Performing Administrative Activities - Performing day-to-day administrative tasks such as maintaining information files and processing paperwork.

Evaluating Information to Determine Compliance with Standards - Using relevant information and individual judgment to determine whether events or processes comply with laws, regulations, or standards.

Identifying Objects, Actions, and Events - Identifying information by categorizing, estimating, recognizing differences or similarities, and detecting changes in circumstances or events.

Judging the Qualities of Things, Services, or People - Assessing the value, importance, or quality of things or people.

Monitor Processes, Materials, or Surroundings - Monitoring and reviewing information from materials, events, or the environment, to detect or assess problems.

Resolving Conflicts and Negotiating with Others - Handling complaints, settling disputes, and resolving grievances and conflicts, or otherwise negotiating with others.

Coaching and Developing Others - Identifying the developmental needs of others and coaching, mentoring, or otherwise helping others to improve their knowledge or skills.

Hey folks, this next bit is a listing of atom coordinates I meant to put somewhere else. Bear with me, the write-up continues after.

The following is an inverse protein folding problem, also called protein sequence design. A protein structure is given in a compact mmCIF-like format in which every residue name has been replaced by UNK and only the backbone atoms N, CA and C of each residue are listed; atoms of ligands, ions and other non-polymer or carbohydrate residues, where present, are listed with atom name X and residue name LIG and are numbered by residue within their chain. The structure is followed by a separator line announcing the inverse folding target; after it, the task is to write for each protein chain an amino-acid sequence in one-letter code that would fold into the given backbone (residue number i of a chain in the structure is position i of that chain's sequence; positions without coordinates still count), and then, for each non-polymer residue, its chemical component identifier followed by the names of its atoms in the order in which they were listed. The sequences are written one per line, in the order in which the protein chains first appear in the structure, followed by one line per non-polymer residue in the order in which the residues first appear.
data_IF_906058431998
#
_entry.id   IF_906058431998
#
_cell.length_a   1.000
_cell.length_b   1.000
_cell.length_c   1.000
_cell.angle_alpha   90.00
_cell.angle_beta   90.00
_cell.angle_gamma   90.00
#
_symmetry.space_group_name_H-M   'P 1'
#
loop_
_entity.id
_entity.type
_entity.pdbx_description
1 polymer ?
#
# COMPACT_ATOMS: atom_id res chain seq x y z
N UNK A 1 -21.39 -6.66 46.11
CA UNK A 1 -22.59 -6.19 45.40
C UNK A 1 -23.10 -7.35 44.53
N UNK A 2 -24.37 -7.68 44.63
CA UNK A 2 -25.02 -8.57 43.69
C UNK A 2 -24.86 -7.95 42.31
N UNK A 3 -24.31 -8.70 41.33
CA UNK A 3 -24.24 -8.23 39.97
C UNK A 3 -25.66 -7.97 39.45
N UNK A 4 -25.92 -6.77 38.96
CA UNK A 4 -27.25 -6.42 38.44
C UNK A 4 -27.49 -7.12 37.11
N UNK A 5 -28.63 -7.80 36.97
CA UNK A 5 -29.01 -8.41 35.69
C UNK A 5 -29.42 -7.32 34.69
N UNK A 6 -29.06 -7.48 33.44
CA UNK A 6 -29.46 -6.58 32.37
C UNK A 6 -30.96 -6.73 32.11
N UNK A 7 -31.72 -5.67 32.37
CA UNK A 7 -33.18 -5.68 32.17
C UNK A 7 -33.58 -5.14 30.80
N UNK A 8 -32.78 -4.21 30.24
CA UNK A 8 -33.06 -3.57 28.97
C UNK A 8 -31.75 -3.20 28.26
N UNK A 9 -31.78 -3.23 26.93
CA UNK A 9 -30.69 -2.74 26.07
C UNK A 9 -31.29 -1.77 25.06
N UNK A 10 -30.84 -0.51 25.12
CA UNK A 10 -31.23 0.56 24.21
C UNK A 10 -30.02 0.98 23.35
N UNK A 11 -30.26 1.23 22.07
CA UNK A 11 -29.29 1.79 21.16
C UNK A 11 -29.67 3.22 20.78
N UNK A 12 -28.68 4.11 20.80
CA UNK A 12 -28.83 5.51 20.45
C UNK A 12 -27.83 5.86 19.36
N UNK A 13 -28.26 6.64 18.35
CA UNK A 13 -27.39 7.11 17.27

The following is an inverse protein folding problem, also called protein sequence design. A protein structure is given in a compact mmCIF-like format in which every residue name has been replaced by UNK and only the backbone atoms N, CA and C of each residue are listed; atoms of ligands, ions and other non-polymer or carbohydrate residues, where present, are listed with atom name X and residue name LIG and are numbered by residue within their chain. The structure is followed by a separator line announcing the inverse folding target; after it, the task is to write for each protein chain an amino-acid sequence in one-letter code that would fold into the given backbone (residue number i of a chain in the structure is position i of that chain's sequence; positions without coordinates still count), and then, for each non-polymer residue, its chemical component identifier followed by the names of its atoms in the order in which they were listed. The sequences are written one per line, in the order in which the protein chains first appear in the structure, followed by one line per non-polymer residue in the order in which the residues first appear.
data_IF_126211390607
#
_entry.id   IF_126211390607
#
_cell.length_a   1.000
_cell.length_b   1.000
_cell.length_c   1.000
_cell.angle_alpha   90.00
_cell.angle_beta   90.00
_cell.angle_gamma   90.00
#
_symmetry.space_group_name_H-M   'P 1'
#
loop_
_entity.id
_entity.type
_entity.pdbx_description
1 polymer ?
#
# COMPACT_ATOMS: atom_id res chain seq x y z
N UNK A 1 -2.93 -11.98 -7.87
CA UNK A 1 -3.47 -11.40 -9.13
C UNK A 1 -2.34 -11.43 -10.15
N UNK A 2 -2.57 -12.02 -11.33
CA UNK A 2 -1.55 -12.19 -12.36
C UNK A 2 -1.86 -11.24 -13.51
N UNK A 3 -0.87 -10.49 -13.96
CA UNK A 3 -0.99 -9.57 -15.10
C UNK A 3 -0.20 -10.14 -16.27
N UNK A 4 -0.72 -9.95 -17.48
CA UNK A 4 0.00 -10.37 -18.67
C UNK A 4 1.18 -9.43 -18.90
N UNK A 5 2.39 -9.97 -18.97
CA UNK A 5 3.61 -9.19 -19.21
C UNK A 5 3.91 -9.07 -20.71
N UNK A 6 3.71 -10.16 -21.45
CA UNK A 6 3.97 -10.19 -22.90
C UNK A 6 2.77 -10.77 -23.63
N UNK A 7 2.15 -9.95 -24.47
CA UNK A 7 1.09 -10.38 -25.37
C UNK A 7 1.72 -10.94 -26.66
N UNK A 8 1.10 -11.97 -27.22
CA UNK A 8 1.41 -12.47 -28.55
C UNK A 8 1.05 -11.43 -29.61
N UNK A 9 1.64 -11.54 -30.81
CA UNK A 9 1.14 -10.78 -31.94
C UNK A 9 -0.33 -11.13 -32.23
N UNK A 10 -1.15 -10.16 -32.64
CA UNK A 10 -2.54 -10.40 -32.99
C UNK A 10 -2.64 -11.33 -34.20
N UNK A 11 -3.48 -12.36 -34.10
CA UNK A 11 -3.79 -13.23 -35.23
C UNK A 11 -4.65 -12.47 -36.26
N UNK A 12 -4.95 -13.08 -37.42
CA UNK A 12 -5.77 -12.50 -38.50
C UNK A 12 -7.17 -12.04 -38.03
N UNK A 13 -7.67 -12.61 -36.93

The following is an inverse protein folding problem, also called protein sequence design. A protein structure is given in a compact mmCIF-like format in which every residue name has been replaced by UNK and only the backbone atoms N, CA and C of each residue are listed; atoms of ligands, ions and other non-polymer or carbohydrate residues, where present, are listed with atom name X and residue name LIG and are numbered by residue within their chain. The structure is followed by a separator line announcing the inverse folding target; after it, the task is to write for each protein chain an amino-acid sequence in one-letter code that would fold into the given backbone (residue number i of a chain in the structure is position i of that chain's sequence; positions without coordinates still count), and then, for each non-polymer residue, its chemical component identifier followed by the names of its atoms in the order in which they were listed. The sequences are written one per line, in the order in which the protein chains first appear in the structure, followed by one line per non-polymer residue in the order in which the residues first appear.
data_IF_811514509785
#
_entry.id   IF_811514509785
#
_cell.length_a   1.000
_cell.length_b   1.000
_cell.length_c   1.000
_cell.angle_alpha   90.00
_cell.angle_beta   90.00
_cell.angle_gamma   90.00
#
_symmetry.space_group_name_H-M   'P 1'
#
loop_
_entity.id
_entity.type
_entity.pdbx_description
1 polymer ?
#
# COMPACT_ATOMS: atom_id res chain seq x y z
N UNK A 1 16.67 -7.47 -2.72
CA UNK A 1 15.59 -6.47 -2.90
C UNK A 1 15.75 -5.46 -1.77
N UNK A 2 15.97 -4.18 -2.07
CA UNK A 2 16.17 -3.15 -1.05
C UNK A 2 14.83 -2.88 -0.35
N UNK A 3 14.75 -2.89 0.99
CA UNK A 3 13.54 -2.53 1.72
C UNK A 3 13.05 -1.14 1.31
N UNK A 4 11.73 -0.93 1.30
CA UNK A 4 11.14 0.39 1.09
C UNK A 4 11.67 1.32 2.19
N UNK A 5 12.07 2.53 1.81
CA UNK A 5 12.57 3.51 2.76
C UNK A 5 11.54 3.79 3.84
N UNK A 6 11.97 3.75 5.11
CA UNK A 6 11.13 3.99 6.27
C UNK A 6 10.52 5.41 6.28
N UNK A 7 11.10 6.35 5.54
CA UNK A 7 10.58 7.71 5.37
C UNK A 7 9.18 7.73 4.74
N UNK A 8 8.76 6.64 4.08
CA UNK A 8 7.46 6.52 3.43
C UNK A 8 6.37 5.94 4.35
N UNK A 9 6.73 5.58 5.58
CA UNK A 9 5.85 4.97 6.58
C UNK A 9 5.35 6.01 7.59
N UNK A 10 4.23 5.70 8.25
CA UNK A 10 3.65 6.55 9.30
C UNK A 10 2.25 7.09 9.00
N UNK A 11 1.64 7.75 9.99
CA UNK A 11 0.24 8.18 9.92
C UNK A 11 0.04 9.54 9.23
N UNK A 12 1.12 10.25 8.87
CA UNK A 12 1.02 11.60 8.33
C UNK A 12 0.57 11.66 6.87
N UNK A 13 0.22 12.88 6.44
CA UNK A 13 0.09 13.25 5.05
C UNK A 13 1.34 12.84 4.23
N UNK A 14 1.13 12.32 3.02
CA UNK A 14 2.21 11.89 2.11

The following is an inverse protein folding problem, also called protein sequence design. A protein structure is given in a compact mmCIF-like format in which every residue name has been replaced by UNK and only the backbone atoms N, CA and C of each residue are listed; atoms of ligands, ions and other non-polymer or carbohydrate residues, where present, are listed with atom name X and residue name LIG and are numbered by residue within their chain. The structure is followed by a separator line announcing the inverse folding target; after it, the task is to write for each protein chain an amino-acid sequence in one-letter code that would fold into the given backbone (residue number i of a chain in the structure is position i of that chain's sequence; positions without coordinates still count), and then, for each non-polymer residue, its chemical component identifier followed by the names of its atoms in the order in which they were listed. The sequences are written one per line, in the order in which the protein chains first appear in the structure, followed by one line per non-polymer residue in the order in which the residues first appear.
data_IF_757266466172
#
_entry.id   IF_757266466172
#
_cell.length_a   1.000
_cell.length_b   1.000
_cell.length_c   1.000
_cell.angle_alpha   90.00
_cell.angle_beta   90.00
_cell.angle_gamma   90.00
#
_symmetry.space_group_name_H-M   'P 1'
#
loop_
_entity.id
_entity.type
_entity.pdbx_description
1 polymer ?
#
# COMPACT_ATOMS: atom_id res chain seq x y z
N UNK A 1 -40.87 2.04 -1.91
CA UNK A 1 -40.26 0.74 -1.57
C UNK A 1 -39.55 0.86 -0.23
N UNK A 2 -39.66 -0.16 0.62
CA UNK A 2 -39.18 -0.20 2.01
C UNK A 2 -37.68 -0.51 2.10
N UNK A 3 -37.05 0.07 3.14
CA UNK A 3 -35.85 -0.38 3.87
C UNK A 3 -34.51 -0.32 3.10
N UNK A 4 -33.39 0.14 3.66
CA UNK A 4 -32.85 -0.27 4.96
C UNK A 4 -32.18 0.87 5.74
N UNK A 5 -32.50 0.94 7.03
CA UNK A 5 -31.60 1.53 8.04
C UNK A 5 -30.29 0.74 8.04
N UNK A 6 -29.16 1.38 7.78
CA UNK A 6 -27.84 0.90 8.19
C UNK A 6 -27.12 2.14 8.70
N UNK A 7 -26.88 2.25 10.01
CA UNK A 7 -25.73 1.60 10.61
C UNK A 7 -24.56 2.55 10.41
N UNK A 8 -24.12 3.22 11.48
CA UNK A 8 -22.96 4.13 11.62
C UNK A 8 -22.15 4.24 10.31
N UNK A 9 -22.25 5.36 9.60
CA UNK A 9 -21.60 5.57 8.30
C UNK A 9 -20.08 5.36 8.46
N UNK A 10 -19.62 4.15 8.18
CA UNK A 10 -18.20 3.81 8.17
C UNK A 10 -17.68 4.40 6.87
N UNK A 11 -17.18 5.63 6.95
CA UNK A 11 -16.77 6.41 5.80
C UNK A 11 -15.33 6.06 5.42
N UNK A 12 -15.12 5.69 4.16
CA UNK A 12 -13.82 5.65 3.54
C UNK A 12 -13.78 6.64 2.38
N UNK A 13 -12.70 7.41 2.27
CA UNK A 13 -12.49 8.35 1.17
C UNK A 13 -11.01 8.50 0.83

Thinking Creatively - Developing, designing, or creating new applications, ideas, relationships, systems, or products, including artistic contributions.

Scheduling Work and Activities - Scheduling events, programs, and activities, as well as the work of others.

Coordinating the Work and Activities of Others - Getting members of a group to work together to accomplish tasks.

Developing Objectives and Strategies - Establishing long-range objectives and specifying the strategies and actions to achieve them.

Developing and Building Teams - Encouraging and building mutual trust, respect, and cooperation among team members.

Guiding, Directing, and Motivating Subordinates - Providing guidance and direction to subordinates, including setting performance standards and monitoring performance.

Holland Code Chart for a Genetic Counselor